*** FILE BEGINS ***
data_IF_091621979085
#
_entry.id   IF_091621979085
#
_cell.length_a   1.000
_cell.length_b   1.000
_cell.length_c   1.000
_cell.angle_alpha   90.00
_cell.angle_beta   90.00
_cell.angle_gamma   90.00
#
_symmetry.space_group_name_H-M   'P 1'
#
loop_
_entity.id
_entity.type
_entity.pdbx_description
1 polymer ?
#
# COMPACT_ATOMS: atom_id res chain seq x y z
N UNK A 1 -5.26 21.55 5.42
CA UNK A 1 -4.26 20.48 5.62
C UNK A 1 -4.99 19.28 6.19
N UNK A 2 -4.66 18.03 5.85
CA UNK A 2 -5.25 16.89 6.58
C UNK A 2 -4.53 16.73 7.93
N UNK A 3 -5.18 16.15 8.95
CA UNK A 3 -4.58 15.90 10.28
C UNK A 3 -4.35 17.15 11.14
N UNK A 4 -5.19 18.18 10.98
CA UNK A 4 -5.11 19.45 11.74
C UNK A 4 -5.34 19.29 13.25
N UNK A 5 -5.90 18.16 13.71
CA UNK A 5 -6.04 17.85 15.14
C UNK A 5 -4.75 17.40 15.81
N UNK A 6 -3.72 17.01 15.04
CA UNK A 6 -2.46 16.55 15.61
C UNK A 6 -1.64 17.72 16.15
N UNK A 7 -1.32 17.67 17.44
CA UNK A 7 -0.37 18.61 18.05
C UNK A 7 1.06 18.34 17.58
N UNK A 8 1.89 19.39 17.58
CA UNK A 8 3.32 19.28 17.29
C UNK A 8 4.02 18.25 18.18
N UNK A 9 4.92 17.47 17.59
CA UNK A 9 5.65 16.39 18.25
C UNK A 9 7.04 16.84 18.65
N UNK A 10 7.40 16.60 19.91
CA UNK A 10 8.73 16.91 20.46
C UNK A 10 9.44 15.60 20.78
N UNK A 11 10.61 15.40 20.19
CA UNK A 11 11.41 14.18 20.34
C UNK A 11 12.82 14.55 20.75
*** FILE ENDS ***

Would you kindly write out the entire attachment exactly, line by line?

data_IF_091621979085
#
_entry.id   IF_091621979085
#
_cell.length_a   1.000
_cell.length_b   1.000
_cell.length_c   1.000
_cell.angle_alpha   90.00
_cell.angle_beta   90.00
_cell.angle_gamma   90.00
#
_symmetry.space_group_name_H-M   'P 1'
#
loop_
_entity.id
_entity.type
_entity.pdbx_description
1 polymer ?
#
# COMPACT_ATOMS: atom_id res chain seq x y z
N UNK A 1 -5.26 21.55 5.42
CA UNK A 1 -4.26 20.48 5.62
C UNK A 1 -4.99 19.28 6.19
N UNK A 2 -4.66 18.03 5.85
CA UNK A 2 -5.25 16.89 6.58
C UNK A 2 -4.53 16.73 7.93
N UNK A 3 -5.18 16.15 8.95
CA UNK A 3 -4.58 15.90 10.28
C UNK A 3 -4.35 17.15 11.14
N UNK A 4 -5.19 18.18 10.98
CA UNK A 4 -5.11 19.45 11.74
C UNK A 4 -5.34 19.29 13.25
N UNK A 5 -5.90 18.16 13.71
CA UNK A 5 -6.04 17.85 15.14
C UNK A 5 -4.75 17.40 15.81
N UNK A 6 -3.72 17.01 15.04
CA UNK A 6 -2.46 16.55 15.61
C UNK A 6 -1.64 17.72 16.15
N UNK A 7 -1.32 17.67 17.44
CA UNK A 7 -0.37 18.61 18.05
C UNK A 7 1.06 18.34 17.58
N UNK A 8 1.89 19.39 17.58
CA UNK A 8 3.32 19.28 17.29
C UNK A 8 4.02 18.25 18.18
N UNK A 9 4.92 17.47 17.59
CA UNK A 9 5.65 16.39 18.25
C UNK A 9 7.04 16.84 18.65
N UNK A 10 7.40 16.60 19.91
CA UNK A 10 8.73 16.91 20.46
C UNK A 10 9.44 15.60 20.78
N UNK A 11 10.61 15.40 20.19
CA UNK A 11 11.41 14.18 20.34
C UNK A 11 12.82 14.55 20.75